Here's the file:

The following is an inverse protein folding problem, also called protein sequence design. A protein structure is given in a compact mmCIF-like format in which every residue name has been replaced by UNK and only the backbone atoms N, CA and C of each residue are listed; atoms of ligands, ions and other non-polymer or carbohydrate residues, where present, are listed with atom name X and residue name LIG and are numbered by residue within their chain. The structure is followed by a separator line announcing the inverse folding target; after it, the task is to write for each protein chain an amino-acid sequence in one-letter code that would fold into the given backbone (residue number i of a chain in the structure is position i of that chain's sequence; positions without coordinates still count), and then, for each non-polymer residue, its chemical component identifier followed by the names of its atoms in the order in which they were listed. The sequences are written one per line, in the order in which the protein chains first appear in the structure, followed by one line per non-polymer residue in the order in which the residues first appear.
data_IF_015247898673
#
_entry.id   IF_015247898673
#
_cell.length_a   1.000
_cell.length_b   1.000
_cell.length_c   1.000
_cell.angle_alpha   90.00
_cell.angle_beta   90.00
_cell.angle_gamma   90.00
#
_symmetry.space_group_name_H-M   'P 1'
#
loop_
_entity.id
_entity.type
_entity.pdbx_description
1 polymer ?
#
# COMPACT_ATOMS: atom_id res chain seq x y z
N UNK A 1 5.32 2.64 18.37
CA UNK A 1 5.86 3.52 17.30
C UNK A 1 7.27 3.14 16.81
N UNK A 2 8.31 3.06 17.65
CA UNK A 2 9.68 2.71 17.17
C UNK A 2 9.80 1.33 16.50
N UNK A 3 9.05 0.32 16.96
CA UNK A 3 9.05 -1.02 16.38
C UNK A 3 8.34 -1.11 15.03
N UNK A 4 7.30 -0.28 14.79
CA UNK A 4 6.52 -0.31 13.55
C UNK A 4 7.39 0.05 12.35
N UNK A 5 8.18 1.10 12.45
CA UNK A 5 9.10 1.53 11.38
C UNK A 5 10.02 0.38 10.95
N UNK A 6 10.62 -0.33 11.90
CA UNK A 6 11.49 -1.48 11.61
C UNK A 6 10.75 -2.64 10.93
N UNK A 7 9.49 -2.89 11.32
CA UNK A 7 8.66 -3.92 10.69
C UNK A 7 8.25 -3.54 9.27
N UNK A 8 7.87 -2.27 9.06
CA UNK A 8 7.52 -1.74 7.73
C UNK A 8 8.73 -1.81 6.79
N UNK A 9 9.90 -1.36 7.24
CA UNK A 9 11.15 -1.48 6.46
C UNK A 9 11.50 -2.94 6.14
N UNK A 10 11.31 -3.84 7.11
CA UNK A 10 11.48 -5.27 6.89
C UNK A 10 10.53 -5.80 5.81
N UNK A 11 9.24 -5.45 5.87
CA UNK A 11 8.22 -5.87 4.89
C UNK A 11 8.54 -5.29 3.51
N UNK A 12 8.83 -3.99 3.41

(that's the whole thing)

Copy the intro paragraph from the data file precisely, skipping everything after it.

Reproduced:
The following is an inverse protein folding problem, also called protein sequence design. A protein structure is given in a compact mmCIF-like format in which every residue name has been replaced by UNK and only the backbone atoms N, CA and C of each residue are listed; atoms of ligands, ions and other non-polymer or carbohydrate residues, where present, are listed with atom name X and residue name LIG and are numbered by residue within their chain. The structure is followed by a separator line announcing the inverse folding target; after it, the task is to write for each protein chain an amino-acid sequence in one-letter code that would fold into the given backbone (residue number i of a chain in the structure is position i of that chain's sequence; positions without coordinates still count), and then, for each non-polymer residue, its chemical component identifier followed by the names of its atoms in the order in which they were listed. The sequences are written one per line, in the order in which the protein chains first appear in the structure, followed by one line per non-polymer residue in the order in which the residues first appear.